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Fri., Sep. 4
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Streak of violations puts fraternities, sororities in spotlight


POTSDAM - Hazing, underage drinking and an alleged sexual assault have village and SUNY Potsdam officials taking a hard look at the role fraternities and sororities play in the community.

The college created a Greek Life Task Force to try to find a solution to an alleged culture of bad behavior among student organizations.

The task force held its first public meeting on Monday to solicit feedback from students, staff and faculty. Most of those who attended were members of Greek organizations, defending their groups’ contributions to the college and the community.

“Folks spent a lot of time talking about the benefits they’ve had and the positive connections they have made,” according to professor Alan L. Hersker, chair of the task force.

Lately, those benefits have taken a backseat to reports of bad behavior.

The college is investigating four reported cases of hazing from last semester. The details are unknown, as the college cannot comment on ongoing investigations according to Julie M. Dold, assistant director of Student Life.

Since 2009, three of SUNY Potsdam’s Greek organizations have lost their recognition from the college.

Members of the Sigma Pi fraternity were charged with incidents of drug use and assaults before being banned in 2009. The Phi Chi Epsilon fraternity was also banned in 2009 for pledging new members and hosting a party with alcohol while under probation. The Psi Phi Delta fraternity was banned in 2011 for repeated hazing and alcohol violation.

In response to the rash of reported hazing incidents, SUNY Potsdam instituted a new set of temporary restrictions until a more permanent solution could be found.

“If we just keep doing the same thing over, we’re not going to see different results,” Ms. Dold said.

The restrictions state that the training period for prospective new members must last three weeks or less. Any pledging programs must take place between 9 a.m. and midnight on a public campus location, with plans for the events submitted to college officials beforehand.

Most Greek organizations have been working hard to make sure they stay within the guidelines, according to Ms. Dold, but the behavioral issues have not disappeared.

A female SUNY Potsdam student was allegedly sexually assaulted at an off-campus fraternity house last month. The identity of the fraternity has not been revealed, so it is unknown whether it is one officially recognized by SUNY Potsdam or Clarkson University.

Incidents with fraternities and sororities tend to occur in spikes and valleys, Ms. Dold said. The task force exists to cut down on the spikes.

It is not an easy task. Greek life has a longstanding culture, built up over decades at colleges nationwide.

“It’s hard to change systems,” Ms. Dold said.

The problem is a national one, and everyone is short on answers, according to Ms. Dold.

“The research on hazing prevention is very much behind the times,” she said.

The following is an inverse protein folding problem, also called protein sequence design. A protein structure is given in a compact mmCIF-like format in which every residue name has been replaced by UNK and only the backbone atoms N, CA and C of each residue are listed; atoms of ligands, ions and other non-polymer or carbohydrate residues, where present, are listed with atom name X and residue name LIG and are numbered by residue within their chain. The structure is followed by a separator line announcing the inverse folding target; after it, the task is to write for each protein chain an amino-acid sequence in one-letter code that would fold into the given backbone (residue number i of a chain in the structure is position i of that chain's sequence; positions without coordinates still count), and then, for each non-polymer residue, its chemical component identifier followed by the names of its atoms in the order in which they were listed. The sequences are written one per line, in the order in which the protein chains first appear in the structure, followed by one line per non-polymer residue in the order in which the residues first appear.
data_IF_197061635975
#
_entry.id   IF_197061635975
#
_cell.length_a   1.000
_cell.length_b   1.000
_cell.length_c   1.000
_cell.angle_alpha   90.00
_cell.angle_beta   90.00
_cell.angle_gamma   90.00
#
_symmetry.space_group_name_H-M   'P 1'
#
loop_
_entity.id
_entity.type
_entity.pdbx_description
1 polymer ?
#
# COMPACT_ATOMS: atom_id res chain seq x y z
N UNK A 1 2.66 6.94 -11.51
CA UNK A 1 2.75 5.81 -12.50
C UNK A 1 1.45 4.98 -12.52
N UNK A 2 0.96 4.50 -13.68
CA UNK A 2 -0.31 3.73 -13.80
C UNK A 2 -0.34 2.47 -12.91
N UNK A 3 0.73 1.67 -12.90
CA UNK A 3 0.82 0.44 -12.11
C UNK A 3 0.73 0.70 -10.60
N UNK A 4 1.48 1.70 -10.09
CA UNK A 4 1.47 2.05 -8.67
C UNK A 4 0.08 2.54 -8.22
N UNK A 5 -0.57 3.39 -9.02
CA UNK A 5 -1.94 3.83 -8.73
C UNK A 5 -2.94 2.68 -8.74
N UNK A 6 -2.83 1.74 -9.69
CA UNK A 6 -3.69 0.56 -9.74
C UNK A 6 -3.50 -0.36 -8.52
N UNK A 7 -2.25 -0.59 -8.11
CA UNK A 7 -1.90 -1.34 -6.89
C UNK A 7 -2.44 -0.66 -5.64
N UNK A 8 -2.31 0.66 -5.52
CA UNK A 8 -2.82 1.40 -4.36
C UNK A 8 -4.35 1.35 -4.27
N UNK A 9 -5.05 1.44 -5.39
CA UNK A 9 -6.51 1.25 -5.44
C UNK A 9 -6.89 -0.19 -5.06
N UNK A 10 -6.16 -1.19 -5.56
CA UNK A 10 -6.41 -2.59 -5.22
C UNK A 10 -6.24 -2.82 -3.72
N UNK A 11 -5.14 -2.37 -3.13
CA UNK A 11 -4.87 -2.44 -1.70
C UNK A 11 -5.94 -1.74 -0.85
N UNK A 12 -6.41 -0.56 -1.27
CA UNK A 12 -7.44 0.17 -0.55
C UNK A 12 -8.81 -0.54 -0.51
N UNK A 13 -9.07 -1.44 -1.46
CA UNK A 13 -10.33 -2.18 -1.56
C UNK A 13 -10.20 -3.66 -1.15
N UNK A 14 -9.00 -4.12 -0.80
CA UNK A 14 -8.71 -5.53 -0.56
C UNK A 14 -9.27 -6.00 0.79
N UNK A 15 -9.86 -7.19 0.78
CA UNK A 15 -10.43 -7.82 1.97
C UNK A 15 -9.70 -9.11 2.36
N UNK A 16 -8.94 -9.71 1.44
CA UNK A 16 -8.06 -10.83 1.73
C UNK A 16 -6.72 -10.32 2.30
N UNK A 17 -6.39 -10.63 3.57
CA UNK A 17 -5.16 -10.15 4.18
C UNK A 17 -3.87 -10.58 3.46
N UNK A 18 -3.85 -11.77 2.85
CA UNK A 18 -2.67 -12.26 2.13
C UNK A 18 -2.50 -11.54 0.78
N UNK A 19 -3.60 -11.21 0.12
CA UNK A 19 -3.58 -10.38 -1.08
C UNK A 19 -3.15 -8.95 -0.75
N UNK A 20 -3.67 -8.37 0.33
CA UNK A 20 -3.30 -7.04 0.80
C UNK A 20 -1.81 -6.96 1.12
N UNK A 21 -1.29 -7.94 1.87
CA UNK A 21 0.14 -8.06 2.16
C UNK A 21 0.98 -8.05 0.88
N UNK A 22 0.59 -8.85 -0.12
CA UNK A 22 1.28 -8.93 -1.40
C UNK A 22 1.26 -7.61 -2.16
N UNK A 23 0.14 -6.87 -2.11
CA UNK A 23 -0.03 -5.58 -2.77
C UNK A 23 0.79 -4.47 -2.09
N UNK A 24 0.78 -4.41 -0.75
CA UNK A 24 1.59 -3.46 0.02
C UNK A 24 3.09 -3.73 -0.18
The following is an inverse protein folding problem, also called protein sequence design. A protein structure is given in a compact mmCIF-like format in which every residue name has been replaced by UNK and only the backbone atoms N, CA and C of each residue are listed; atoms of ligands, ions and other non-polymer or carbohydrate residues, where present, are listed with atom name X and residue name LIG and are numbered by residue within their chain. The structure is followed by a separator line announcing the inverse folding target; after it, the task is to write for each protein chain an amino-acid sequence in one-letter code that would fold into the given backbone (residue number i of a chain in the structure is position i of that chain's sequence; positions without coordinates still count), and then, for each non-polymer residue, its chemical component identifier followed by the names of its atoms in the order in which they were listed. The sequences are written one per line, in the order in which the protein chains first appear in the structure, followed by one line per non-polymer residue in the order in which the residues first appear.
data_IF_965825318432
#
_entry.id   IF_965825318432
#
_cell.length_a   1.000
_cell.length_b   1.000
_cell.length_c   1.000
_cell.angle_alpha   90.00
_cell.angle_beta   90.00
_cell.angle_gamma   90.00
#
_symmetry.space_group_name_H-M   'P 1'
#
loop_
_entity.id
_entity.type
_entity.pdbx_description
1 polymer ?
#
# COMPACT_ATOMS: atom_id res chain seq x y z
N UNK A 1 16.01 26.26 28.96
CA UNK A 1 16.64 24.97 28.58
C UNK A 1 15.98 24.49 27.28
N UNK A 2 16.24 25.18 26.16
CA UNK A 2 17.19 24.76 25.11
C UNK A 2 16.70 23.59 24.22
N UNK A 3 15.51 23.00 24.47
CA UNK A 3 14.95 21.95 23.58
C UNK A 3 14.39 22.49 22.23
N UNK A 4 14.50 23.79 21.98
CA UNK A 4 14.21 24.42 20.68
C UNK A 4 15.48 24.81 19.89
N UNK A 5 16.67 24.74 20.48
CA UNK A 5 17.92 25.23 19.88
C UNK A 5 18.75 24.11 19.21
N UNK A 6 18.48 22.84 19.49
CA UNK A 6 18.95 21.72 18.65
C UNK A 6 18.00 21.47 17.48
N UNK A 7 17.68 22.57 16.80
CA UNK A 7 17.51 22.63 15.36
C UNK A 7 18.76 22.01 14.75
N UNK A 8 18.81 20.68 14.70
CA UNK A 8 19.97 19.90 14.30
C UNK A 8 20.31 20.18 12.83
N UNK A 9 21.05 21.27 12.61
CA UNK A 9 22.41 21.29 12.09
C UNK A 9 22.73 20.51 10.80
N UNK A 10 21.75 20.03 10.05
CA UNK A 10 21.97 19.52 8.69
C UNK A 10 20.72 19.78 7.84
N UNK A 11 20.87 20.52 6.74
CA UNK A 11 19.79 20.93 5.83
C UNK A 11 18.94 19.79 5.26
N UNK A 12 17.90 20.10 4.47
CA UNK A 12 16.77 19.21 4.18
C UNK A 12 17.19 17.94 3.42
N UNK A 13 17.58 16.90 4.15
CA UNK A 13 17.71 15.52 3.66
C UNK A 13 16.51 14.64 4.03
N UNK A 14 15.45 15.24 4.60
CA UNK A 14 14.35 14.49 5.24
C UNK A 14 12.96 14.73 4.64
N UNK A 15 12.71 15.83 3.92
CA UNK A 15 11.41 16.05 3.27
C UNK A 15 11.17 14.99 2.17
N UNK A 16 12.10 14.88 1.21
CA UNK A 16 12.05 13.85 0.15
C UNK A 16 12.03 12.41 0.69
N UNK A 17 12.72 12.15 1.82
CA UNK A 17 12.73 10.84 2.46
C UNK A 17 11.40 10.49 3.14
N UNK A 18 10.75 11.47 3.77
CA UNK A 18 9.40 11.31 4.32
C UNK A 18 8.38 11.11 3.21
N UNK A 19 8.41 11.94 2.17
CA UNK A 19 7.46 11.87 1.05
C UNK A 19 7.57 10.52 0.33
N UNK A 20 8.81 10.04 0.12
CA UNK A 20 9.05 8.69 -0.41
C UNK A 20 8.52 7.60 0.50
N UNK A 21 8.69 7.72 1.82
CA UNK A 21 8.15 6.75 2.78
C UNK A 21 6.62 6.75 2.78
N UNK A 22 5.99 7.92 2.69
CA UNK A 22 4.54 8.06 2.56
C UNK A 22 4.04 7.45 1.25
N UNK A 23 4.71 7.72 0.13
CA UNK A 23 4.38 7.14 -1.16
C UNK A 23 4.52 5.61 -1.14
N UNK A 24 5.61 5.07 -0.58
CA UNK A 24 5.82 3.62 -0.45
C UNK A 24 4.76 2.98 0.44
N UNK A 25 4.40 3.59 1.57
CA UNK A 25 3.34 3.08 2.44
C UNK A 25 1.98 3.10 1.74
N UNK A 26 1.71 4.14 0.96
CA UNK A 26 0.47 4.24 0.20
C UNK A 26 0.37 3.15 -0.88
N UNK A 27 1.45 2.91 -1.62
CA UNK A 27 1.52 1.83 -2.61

The good work done by Greek organizations does not cancel out negative incidents, and vice versa, according to Ms. Dold.

“They are not mutually exclusive.”

Fraternities and sororities tend to donate a large portion of their time and money to service. SUNY Potsdam fraternities donated a collective $10,000 for the American Cancer Society’s Relay for Life on campus last week.

The task force will spend the rest of the semester continuing to gather information about the impact fraternities and sororities have on the community. It will make recommendations to the college administration in May.

“That’s what our challenge is, to sift through all the different information available to us and try to get to the objective part of it all,” Mr. Hesker said.

“Based on the comments I heard last night, fraternities and sororities are willing to change,” he said.

Clarkson University has had fewer reported incidents of Greek misbehavior, although the Tau Delta Kappa fraternity was banned last year for repeated incidents of providing alcohol to minors.

Behavior among Greek organizations has been mostly good for the last few years, said Clarkson’s interim Dean of Students Stephen I. Newkofsky.

“We went through what it seems like SUNY is going through back in the late ‘90s,” he said.

At that time Clarkson put stricter rules in place. Over time the most troublesome groups were banned, with only those with a history of good behavior remaining.

“We all knew back then that the cream would rise to the top,” he said.

No matter what restrictions are put in place at the colleges, they have very little control over fraternities that operate without official recognition.

“Those groups are operating on their own agenda,” Ms. Dold said.

The village plans to crack down on these groups with a proposed change to village housing law. Under the current law, Greek organizations recognized by either a college or national organization are eligible to get village permission to live in a group home. The proposed update, which will be discussed by trustees Monday, would only allow groups recognized by the colleges to have a house in the village’s normal residential areas. Tau Delta Kappa is already at risk of losing its home at 29 Bay St., because it lost its college recognition status and is not recognized by any national organization.

The SUNY Potsdam Greek Life Task Force will hold its next public meeting at 6 p.m. May 6. All are welcome to attend.

Community members who wish to comment on the task force’s efforts can email

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